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USWNT balances emotions of NWSL report with games: ‘This isn’t new’

Alana Cook was one of two players to speak with reporters from London on Tuesday. (Bill Barrett/ISI Photos/Getty Images)

On Monday, the U.S. women’s national team arrived in London for a pair of friendlies against England and Spain, starting with the Lionesses on Friday in front of a sold-out crowd at Wembley Stadium. The match against the 2022 Euro champions and FIFA No. 4-ranked team is one of the USWNT’s most anticipated games of the year, with both teams preparing for the 2023 World Cup.

Also on Monday, U.S. Soccer released a bombshell report on the findings of Sally Q. Yates’ independent investigation into abusive behavior and sexual misconduct in the NWSL. The report unveiled allegations of misconduct against three coaches who worked in the league during many of the national players’ NWSL careers.

Since the release of the findings, the players have been “horrified and heartbroken and exhausted and really, really angry,” USWNT defender Becky Sauerbrunn told the media on Tuesday. They are frustrated, she said, that outside reporting and a third-party investigation were needed to expose the league’s abusers.

Friday’s match against England is quickly approaching. As a result, the USWNT’s players, 22 of whom currently play in the NWSL, are tasked with enduring the emotional weight of the report and preparing for arguably their biggest game of the year.

For Sauerbrunn and 25-year-old U.S. defender Alana Cook, that balance is nothing new. Last year, NWSL players finished the season while grappling with the fallout from a report in The Athletic detailing allegations of sexual coercion and emotional abuse against then-North Carolina Courage coach Paul Riley.

“Unfortunately, I would say that you have to get used to it and you have to ride the highs and the lows and you have to do your best and you have to enact as much change as you can, while also demanding more from those that have the power to do so,” Sauerbrunn said.

Cook agreed, adding, “I think as women, especially as a minority, this isn’t new. I think these hostile conditions are kind of now being unearthed and publicly revealed, but it’s things that we’ve been dealing with for the entirety of our careers.

“We have gotten to this point because we have learned how to deal with the difficulties surrounding what we do and the difficulties in our lives and being able to still perform.”

The approach, as Sauerbrunn and Cook explained it, is taking camp one day at a time and using training as time to think about soccer and being with teammates. They’re also trying to appreciate the small moments that bring joy.

“I think that for so long, the passion for the game has been taken away from players because of the abuse that they have faced in this league,” said Sauerbrunn. “I think that for me, I’m done allowing that to happen. I love the game of soccer. I want to be passionate and I want to play, and you need to bring that joy and accessibility back to the game.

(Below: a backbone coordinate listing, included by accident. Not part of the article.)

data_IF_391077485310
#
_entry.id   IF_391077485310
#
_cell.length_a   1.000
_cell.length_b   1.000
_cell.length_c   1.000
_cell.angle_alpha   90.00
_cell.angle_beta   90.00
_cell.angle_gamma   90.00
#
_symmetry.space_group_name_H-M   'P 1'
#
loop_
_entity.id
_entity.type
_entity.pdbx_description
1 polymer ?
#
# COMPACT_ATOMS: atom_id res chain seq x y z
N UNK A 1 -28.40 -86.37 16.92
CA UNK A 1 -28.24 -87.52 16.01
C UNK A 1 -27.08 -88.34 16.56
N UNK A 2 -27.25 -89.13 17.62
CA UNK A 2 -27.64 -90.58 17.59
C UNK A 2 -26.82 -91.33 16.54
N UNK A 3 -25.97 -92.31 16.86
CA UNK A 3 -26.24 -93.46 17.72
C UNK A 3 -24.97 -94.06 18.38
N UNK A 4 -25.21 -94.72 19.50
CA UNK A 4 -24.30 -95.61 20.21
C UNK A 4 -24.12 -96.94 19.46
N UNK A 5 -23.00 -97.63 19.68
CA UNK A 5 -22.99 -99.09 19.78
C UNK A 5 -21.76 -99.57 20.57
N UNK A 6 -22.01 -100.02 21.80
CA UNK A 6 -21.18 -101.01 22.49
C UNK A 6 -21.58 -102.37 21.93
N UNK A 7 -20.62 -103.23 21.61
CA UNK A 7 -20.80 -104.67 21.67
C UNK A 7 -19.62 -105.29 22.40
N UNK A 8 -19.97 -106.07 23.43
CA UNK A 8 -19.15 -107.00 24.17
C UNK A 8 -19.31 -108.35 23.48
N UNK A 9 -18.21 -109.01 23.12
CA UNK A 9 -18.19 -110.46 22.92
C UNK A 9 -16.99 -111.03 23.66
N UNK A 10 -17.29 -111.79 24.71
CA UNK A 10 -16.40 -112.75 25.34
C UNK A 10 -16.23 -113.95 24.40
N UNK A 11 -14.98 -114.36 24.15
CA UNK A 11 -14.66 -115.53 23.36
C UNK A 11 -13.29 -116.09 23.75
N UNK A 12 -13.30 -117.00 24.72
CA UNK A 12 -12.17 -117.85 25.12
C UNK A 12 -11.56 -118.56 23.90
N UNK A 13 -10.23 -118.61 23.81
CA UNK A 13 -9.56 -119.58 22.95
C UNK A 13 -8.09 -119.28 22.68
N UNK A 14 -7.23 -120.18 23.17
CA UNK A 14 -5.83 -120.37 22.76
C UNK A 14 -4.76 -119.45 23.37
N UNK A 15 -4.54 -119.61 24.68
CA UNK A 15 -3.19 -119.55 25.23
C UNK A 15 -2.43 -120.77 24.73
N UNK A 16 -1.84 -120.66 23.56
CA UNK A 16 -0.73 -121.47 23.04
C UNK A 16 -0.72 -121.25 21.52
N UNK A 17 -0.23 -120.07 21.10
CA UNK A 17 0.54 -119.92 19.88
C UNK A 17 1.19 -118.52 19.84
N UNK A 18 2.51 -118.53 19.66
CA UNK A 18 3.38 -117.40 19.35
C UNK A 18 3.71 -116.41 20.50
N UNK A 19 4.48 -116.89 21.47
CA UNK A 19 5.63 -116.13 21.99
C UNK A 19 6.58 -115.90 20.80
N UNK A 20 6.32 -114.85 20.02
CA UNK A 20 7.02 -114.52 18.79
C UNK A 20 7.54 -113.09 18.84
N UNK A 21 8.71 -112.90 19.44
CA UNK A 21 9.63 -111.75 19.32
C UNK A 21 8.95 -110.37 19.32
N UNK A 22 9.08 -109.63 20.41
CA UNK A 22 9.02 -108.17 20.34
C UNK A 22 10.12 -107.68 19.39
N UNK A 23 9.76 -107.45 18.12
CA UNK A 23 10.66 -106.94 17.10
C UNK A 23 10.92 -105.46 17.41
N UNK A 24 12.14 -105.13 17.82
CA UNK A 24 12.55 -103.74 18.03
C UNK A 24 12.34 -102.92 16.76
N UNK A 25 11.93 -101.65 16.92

“For me, it’s finding that joy again with my teammates and not allowing anyone to take that away from me like it’s been taken away from so many people.”

Since arriving in London on Monday, soccer has been treated as an outlet for the players and not an obligation.

As they prepare to face England on Friday before traveling to Spain for Tuesday’s friendly, players and staff are all dealing with the weight of the findings in different ways. Some need space, while others need to talk.

“That means that if they don’t want to participate in a meeting or they don’t want to participate in training, or even if they don’t want to play the game, it is up to them because this is more than that,” head coach Vlatko Andonovski told reporters on Tuesday.

“The recommendation here has been, ‘Do what you need to be OK,’” Cook said. “I think we all recognize in this moment that the things that have gone on, the things that have been unearthed, are much bigger than soccer.”

Jessa Braun is a contributing writer at Just Women’s Sports covering the NWSL and USWNT. Follow her on Twitter @jessabraun.

Midge Purce-Backed Docuseries ‘The Offseason’ to Drop This Summer

cast of the offseason nwsl reality series
'The Offseason' follows a group of NWSL stars as they prepare for preseason play. (The Offseason)

The Offseason, a reality series created by Gotham and USWNT star Midge Purce, has officially confirmed its streaming debut, Purce announced in Cannes on Tuesday.

The six-episode, half-hour docuseries will stream this summer on X, though a specific premiere date hasn't yet been set.

The Offseason was filmed in Miami, two weeks before the NWSL preseason. It's a crucial time for athletes, a period where they prepare to join their respective teams and compete for both starting and roster spots. Production designed all the facilities, bringing in top-tier trainers, masseuses, chefs, and gym equipment to create a high-level training environment, ensuring the players were in peak condition, per the show's release. Throughout filming, athletes lived together in one house — a reality TV conceit rife for entertainment.

The series follows a number of NWSL stars, including Purce (NJ/NY Gotham FC), Maria Sanchez (Houston Dash), Lo’eau LaBonta (Kansas City Current), Michelle Alozie (Houston Dash), Taylor Smith (NJ/NY Gotham FC), Nikki Stanton (OL Reign), Ally Watt (Orlando Pride), Taryn Torres (NJ/NY Gotham FC), Paige Nielsen (Angel City FC), and Ify Onumonu (Utah Royals).